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Migrant farm worker launches discrimination complaint against WSIB
A Jamaican farm hand who was rushed to a Hamilton hospital in life-threatening condition after hurting himself on the job has filed a human rights complaint against Ontario's workplace compensation board, alleging "systemic" discrimination against migrant workers.
The claim, to be submitted Monday at the Human Rights Tribunal of Ontario, says WSIB failed to ensure Robert Sulph, 51, would have proper access to care when he returned to Jamaica after he sliced his neck open while working on a London-area tobacco farm — even though he was entitled to full and fair compensation for his injuries under provincial law.
According to the complaint, Sulph — who had worked seasonally in Canada for almost 24 years — had to give up seeking treatment because he could no longer afford the cost. Despite almost dying, Sulph was cut off WSIB benefits after 12 weeks, and the board refused to pay his medical expenses upfront — making it near-impossible for the low-wage farmer to access care, the claim says.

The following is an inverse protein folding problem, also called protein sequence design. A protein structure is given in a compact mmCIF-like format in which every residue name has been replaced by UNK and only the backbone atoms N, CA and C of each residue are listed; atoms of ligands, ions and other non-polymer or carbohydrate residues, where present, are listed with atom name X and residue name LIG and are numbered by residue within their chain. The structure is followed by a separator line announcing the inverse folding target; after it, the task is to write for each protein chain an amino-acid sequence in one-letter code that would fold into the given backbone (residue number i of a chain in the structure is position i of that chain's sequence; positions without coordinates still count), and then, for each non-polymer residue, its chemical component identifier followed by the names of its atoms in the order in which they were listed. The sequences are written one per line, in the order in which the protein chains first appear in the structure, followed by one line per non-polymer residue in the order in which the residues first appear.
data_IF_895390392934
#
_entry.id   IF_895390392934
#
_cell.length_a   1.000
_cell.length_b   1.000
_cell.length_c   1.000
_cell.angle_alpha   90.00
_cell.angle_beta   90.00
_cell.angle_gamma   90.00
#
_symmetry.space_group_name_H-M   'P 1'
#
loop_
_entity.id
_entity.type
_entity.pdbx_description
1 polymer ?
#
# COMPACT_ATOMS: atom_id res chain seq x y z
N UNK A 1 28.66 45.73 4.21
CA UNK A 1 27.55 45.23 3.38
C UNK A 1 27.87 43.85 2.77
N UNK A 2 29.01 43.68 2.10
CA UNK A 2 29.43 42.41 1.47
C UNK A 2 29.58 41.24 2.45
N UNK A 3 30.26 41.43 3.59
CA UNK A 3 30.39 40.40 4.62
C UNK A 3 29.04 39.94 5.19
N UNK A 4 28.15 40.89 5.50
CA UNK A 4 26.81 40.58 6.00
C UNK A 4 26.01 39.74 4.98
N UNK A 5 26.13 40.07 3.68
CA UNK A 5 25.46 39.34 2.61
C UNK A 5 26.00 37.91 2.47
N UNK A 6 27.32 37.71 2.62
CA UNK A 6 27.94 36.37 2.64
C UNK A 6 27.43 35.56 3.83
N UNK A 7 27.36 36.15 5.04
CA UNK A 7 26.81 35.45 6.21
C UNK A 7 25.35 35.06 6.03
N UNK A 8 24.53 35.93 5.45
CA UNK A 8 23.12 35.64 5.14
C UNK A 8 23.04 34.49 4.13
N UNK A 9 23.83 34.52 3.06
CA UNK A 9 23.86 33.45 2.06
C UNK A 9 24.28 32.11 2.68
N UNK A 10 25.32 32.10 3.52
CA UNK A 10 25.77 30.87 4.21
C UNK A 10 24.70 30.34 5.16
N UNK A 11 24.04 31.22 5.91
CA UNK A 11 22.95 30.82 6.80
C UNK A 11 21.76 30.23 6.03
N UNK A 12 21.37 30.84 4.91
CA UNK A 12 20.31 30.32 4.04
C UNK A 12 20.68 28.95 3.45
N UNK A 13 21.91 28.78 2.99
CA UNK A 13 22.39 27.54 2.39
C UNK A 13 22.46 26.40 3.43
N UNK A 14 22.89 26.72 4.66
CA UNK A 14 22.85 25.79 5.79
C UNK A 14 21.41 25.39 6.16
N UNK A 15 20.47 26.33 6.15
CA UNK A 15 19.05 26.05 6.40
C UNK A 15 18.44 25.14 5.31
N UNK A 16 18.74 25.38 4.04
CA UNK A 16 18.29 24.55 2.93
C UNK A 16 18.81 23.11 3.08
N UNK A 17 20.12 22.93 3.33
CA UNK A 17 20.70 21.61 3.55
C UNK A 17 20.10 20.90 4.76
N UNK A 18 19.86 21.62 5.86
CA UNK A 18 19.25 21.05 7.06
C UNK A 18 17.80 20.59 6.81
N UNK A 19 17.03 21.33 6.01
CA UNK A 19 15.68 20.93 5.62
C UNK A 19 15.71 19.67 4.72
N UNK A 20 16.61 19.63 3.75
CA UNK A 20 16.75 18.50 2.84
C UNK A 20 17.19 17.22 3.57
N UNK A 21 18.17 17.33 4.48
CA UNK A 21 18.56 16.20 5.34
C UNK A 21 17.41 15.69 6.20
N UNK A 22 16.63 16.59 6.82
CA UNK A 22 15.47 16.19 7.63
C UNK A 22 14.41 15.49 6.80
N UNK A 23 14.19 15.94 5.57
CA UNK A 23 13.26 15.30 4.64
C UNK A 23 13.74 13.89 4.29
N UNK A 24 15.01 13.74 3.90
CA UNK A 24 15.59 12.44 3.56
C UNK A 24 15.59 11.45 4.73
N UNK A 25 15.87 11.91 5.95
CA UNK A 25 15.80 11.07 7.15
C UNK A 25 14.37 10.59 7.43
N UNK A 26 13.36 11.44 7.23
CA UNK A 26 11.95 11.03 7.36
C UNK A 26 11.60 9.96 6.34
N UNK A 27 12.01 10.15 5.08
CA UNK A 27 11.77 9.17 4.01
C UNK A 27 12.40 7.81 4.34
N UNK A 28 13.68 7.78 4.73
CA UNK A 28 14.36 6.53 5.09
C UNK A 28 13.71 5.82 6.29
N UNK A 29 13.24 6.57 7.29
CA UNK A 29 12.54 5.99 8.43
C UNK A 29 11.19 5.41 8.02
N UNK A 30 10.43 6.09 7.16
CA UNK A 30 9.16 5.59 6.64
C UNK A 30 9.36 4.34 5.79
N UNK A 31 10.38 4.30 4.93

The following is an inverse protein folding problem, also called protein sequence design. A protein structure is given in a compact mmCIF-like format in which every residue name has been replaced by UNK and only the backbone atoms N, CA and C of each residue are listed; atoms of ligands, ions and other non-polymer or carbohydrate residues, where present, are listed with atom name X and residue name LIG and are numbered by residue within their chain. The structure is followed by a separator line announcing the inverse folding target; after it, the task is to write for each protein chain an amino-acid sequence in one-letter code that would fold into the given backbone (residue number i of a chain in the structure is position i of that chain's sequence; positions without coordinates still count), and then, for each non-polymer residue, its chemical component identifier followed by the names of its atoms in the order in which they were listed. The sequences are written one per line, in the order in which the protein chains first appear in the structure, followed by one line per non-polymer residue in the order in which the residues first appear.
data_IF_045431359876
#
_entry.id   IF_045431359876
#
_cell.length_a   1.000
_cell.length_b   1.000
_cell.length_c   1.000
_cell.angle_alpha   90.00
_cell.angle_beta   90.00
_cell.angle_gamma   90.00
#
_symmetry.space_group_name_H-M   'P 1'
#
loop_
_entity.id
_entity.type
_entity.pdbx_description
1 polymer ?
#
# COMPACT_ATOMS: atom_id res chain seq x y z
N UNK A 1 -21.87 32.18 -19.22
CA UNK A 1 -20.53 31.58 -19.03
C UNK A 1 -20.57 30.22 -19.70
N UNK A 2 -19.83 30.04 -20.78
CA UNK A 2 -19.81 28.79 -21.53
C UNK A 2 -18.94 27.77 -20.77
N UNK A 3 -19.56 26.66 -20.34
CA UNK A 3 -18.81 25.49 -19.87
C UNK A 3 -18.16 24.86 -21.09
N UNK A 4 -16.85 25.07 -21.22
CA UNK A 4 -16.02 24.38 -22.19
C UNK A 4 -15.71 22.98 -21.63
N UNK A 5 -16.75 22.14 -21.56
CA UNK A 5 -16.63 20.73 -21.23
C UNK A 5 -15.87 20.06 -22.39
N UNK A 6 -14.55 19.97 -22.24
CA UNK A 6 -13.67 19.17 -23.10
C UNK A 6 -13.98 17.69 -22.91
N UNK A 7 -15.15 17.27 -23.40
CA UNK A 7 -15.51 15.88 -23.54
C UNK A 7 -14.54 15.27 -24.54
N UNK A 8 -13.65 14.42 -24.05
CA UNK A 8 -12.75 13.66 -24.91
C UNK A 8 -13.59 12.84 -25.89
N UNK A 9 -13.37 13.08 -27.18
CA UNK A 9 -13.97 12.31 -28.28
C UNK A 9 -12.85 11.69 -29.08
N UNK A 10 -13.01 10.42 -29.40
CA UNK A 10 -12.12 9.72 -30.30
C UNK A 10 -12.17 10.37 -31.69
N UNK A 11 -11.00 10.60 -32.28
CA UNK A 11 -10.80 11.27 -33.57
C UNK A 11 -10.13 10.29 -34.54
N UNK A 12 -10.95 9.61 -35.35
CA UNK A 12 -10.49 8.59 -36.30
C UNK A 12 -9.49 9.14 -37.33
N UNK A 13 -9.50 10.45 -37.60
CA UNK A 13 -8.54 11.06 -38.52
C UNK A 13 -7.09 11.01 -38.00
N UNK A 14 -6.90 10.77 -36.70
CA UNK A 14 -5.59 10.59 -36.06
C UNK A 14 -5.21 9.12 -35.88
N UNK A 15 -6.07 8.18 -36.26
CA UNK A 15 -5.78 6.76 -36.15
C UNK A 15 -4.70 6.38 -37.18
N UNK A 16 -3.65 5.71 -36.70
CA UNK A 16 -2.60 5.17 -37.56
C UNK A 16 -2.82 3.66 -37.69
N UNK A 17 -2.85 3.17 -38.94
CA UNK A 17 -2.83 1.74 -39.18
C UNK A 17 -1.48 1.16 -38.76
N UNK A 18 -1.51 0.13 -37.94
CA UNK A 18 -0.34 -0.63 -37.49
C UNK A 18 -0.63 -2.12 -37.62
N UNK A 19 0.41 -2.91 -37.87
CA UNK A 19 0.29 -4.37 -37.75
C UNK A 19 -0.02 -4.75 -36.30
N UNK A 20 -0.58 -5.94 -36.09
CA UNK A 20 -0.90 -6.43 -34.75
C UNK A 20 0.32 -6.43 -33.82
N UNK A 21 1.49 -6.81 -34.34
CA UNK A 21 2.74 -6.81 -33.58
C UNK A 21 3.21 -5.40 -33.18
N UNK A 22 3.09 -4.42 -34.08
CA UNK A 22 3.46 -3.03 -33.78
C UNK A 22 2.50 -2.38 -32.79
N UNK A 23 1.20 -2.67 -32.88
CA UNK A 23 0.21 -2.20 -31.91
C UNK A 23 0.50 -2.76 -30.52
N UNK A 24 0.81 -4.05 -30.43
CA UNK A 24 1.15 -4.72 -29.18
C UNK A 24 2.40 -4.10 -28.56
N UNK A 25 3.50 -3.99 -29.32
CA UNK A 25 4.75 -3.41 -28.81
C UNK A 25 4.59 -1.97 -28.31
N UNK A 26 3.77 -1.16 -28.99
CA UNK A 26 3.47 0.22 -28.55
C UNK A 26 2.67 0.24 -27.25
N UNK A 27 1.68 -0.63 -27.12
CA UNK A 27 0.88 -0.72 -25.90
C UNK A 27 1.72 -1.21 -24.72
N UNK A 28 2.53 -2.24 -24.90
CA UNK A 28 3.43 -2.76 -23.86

"The WSIB's treatment made me feel that I am not an equal member of society who deserves to be invested in or treated with dignity and respect. And I know I am not alone," Sulph said in his complaint.
The worker's compensation board has 35 days to file a response.
"When workers get injured there's this idea that they're disposable and they can be discarded because they're in Canada temporarily," said community legal worker Jessica Ponting, of Industrial Accident Victims Group, a Toronto legal clinic for injured workers.